When asked to describe the organizations I admire most, I typically think about organizations that have a deep bench, or an abundance of riches when looking at the staff and lay leaders who make that organization function. Even if one A-player leaves or steps aside, another great person steps in to fill the void. Sadly, too many organizations seem great at first glance, only to fall apart when a single key person steps away. This is one of many reasons we need fewer “one-person wrecking crews” in Jewish life.
Sagawa and Jospin identify the “charismatic” organization as one that achieves excellent results because it attracts people by “achieving powerful results and building a community that others want to join.”In particular, Sagawa and Jospin argue that charismatic organizations have high “social capital,” a “network of relationships that yield benefits to those who are part of the network.” This organizational charisma leads to the financial, human, and political capital that allows the organization to pursue its core mission and thrive philanthropically and programmatically, thereby creating a “continuing cycle of impact growth.”
Using Sagawa and Jospin’s paradigm, the building of the Mishkan was the kind of process that attempts to turn the Israelites into a charismatic nation. Of course, there are individuals who played significant roles in the process, such as Betzalel and Oholiab. However, the Torah goes to great lengths to demonstrate how much the entire nation became invested in this project.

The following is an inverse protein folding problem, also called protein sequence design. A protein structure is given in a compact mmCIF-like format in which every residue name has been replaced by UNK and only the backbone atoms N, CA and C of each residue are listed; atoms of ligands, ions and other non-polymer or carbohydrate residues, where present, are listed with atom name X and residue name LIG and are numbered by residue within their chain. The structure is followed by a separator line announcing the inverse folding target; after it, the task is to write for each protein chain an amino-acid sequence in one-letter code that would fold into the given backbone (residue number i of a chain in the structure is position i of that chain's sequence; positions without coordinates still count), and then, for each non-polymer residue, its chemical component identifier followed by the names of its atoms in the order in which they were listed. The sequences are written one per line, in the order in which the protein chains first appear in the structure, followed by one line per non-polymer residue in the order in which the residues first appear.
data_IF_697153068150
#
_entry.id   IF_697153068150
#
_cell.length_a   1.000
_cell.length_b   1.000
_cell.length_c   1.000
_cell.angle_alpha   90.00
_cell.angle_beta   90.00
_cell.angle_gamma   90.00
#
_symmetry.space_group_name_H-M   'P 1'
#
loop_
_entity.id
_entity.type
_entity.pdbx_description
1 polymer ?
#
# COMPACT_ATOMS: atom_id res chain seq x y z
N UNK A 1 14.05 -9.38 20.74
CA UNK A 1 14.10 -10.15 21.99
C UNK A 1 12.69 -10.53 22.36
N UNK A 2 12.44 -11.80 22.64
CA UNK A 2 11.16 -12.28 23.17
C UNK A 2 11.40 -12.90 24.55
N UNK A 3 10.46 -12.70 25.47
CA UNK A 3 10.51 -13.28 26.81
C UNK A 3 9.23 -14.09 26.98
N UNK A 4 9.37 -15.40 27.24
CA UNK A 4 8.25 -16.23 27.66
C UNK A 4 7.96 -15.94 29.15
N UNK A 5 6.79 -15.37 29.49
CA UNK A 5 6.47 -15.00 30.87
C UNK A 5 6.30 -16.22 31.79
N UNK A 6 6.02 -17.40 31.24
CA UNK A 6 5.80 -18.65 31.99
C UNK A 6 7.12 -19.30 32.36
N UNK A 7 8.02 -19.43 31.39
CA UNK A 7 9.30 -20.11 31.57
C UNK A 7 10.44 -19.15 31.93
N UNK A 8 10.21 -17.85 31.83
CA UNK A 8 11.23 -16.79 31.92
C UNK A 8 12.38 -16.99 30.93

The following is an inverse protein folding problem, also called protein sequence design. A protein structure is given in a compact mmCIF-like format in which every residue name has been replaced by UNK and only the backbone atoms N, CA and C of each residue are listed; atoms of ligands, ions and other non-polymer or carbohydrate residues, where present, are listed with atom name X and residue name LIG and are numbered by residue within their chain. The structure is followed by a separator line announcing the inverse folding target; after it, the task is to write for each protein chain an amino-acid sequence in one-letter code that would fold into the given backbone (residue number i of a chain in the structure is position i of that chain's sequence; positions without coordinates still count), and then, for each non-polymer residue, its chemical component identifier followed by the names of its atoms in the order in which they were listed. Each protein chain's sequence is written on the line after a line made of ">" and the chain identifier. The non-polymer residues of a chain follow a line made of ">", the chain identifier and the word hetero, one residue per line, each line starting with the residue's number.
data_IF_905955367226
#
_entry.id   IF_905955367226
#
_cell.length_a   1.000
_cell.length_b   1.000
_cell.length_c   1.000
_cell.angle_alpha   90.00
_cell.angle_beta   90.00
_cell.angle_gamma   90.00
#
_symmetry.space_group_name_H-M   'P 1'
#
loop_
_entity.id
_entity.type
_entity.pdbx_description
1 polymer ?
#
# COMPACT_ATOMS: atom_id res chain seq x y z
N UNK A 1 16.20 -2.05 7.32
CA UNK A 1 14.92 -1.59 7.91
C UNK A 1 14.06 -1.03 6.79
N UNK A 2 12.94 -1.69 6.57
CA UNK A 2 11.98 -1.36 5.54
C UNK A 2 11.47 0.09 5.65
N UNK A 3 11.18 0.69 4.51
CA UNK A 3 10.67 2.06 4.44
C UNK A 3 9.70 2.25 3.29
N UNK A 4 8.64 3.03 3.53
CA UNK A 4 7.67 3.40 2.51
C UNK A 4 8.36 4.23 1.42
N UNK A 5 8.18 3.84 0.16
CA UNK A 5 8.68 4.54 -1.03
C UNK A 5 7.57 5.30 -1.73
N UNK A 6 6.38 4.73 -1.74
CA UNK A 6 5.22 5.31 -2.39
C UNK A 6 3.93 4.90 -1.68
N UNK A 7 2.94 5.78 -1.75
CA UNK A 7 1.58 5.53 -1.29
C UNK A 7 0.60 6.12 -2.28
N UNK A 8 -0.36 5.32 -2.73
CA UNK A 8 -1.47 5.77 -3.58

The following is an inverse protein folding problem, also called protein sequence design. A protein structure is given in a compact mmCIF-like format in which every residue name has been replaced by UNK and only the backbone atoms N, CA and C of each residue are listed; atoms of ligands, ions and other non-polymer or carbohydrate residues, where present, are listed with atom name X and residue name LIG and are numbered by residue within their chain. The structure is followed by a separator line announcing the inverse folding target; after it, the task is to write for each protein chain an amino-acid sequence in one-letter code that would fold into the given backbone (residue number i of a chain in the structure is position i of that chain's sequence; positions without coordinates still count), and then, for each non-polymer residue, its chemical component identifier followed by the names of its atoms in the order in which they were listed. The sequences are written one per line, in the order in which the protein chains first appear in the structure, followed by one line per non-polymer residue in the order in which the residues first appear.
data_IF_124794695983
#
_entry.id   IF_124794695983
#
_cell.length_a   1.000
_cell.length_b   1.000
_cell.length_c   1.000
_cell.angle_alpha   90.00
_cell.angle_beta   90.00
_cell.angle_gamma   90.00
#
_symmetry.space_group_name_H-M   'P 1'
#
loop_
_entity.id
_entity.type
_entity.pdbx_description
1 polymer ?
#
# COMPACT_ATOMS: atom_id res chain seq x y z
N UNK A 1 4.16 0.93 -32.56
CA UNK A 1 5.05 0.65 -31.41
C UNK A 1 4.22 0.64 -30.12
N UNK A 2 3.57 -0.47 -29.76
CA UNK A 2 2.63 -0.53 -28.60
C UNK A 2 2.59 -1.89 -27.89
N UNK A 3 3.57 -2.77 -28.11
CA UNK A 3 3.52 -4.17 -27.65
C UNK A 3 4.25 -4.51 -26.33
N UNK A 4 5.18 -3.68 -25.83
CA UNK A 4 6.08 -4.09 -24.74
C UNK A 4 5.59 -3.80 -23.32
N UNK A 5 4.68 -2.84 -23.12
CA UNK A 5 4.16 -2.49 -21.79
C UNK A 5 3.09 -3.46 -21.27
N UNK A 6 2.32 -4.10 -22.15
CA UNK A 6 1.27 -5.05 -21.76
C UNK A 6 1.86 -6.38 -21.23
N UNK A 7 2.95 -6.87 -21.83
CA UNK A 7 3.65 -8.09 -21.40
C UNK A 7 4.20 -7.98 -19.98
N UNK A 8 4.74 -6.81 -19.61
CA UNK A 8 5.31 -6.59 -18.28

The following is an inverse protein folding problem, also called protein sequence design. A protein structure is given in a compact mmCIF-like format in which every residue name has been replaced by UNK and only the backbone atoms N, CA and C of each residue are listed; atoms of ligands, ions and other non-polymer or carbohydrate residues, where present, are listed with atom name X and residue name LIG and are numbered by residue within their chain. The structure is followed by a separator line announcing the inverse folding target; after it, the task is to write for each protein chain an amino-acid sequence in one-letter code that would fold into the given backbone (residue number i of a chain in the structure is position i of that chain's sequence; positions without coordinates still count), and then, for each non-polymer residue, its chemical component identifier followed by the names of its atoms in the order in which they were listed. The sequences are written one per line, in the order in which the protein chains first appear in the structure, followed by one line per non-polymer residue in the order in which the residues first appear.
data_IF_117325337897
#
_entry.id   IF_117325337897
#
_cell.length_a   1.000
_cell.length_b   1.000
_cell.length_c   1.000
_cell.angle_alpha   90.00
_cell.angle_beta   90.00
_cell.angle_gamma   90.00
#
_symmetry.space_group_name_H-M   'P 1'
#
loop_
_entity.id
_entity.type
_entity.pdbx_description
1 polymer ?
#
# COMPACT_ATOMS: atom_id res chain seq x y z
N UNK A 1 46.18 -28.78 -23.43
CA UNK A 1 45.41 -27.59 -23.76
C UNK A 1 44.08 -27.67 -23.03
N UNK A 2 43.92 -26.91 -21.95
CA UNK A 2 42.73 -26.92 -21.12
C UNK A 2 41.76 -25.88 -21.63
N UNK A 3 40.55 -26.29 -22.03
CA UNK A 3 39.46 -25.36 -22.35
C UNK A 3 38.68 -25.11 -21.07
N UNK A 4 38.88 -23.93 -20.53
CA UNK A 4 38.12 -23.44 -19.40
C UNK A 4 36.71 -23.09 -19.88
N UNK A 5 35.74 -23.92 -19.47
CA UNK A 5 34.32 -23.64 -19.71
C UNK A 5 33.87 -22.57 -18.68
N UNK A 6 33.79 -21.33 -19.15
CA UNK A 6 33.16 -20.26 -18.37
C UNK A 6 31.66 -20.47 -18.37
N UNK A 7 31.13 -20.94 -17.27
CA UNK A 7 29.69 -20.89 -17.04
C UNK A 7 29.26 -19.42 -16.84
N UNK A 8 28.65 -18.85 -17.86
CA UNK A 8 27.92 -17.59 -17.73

The Cues That Make You Charismatic
I’ve never been sure why this podcast is called “The Art of Manliness,” but I’m a man and I think that the podcast is great. And better yet, 95% of the podcast is applicable to all gender identities.
Just as we should learn about what it means to be a charismatic organization, we should learn what it means to be a charismatic person.
Doing Less Is Hard When We’re Overwhelmed: When we have too much to do, the last thing we want to hear is that doing less is the best solution to our stress. But it probably is; read more.
Why It’s Hard to Speak Up Against Toxic Culture: In theory, we want to encourage leaders to speak out against toxic culture, but that is easier said than done. This article is dedicated to anyone I care about working in a toxic culture who wants to fight that toxicity.
Death By Personality Quiz: As you’re probably aware, I have a complicated relationship with personality tests, and AI will only increase the number of tests on the internet. Here’s a take on why that’s awful.
Why Bosses Point Fingers: A great boss gets creates space for their team to succeed and fail; a terrible boss punches down to pretend that they never fail themselves. The Economist has a powerful article on why pointing fingers leads to well-deserved failures.
Jewish Funders Network (JFN) and Impala Launch Partnership: Last week, JFN launched a partnership with Impala that can provide tremendous resources to organizations looking to easily access philanthropic data. Read more here.
Michael I. Norton, Daniel Mochon, and Dan Ariely, “The “Ikea Effect”: When Labor Leads to Love,” Harvard Business School (2011).
Note: I also don’t bake. Turns out my only talent is quoting The West Wing, but I’m OK with my life choices.
Shirley Sagawa and Deborah Jospin, The Charismatic Organization (New York: Josey-Bass Publishers, 2008), 4.